|Nuit Blanche, Midnight 2010 on the rue de Rivoli - by Green Eye|
Nuit Blanche, an all-night or night-time arts festival, first began in Paris on October 5, 2002. Since then, this trek through the streets of cultural Paris and its contemporary art scene has come back every year, usually in October.
Museums, private and public art galleries, and other cultural institutions are open and free of charge. Movies range from new and experimental to retro and are shown on the sides of buildings. Folding chairs are set up at intervals and art events are staged in the small side streets and behind buildings, with temporary lighting to keep the streets bright. This is the 'White Night'.
|Les Halles Carousel - Paris, France by DG Hudson|
The Nuit Blanche idea originated with Jean Blaise, who founded the Research Center for Cultural Development in Nantes in 1984. In 2001, when Bertrand Delanoë became Mayor of Paris, his deputy, Christophe Girard, invited Blaise to create an event there, and the Paris Nuit Blanche was born on October 5, 2002.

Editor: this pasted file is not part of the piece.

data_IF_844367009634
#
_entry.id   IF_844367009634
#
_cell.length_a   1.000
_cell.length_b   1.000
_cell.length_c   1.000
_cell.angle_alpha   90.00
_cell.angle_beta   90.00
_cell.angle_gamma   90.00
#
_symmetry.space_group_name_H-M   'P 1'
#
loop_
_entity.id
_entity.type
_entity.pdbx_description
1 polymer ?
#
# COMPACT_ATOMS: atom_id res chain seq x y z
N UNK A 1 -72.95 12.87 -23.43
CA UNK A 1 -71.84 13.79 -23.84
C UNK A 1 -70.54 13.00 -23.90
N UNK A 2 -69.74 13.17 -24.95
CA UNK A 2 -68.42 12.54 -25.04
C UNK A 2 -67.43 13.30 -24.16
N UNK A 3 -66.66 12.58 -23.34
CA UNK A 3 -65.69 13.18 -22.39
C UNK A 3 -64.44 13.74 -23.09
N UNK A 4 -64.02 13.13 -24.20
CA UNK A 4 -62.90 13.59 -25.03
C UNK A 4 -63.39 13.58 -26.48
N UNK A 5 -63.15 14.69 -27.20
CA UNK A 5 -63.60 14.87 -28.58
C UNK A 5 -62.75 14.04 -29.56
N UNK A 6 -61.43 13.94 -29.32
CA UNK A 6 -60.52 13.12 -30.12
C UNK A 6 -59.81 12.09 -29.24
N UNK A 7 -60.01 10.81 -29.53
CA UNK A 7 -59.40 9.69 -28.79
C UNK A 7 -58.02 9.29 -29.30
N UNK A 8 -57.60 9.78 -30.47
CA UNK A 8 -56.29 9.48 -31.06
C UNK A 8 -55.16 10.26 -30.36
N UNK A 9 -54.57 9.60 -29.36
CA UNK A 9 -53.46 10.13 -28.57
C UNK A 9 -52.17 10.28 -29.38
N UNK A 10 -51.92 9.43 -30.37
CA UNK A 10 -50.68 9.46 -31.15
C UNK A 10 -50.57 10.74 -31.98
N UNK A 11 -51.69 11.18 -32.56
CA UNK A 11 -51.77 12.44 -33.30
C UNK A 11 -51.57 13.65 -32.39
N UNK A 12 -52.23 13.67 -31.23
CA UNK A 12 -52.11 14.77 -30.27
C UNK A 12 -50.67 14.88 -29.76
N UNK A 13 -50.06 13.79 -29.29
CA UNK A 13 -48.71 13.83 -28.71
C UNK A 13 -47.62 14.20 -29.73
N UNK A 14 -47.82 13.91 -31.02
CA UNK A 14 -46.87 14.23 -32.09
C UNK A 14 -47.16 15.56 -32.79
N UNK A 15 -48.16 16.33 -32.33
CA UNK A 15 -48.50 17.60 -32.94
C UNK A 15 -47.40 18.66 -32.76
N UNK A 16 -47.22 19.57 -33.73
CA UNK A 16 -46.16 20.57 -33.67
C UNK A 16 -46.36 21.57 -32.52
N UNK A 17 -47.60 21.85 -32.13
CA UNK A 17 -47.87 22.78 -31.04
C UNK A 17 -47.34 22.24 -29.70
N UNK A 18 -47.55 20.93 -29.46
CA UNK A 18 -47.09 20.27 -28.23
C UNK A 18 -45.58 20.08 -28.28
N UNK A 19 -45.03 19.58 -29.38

Bringing art within everyone’s reach, using it to cast a new light on the city, and generally treating everyone to a fun time. Christophe Girard, Paris Deputy for Culture, Paris Nuit Blanche, 2002. ( See links below)
A number of European cities have emulated this open, free-of-charge event. So have the Canadian cities of Montreal and Toronto. At last count, there were planned events in over 120 cities. I hope this trend continues. The idea of art and culture that is more accessible for students, seniors and families is appealing.
We happened to be in Paris for the Nuit Blanche Party in October 2010 out of pure chance, but it provided a fitting finale to our trip.
DG's Theme: Paris, Etc. (Art, Film, Places, and People)
Should cities require their museums and galleries to be open and free, one day a month? Would this be successful in your city? Please share in the comments.
http://en.wikipedia.org/wiki/Nuit_Blanche Nuit Blanche in Paris
Nuit Blanche Info from the City of Paris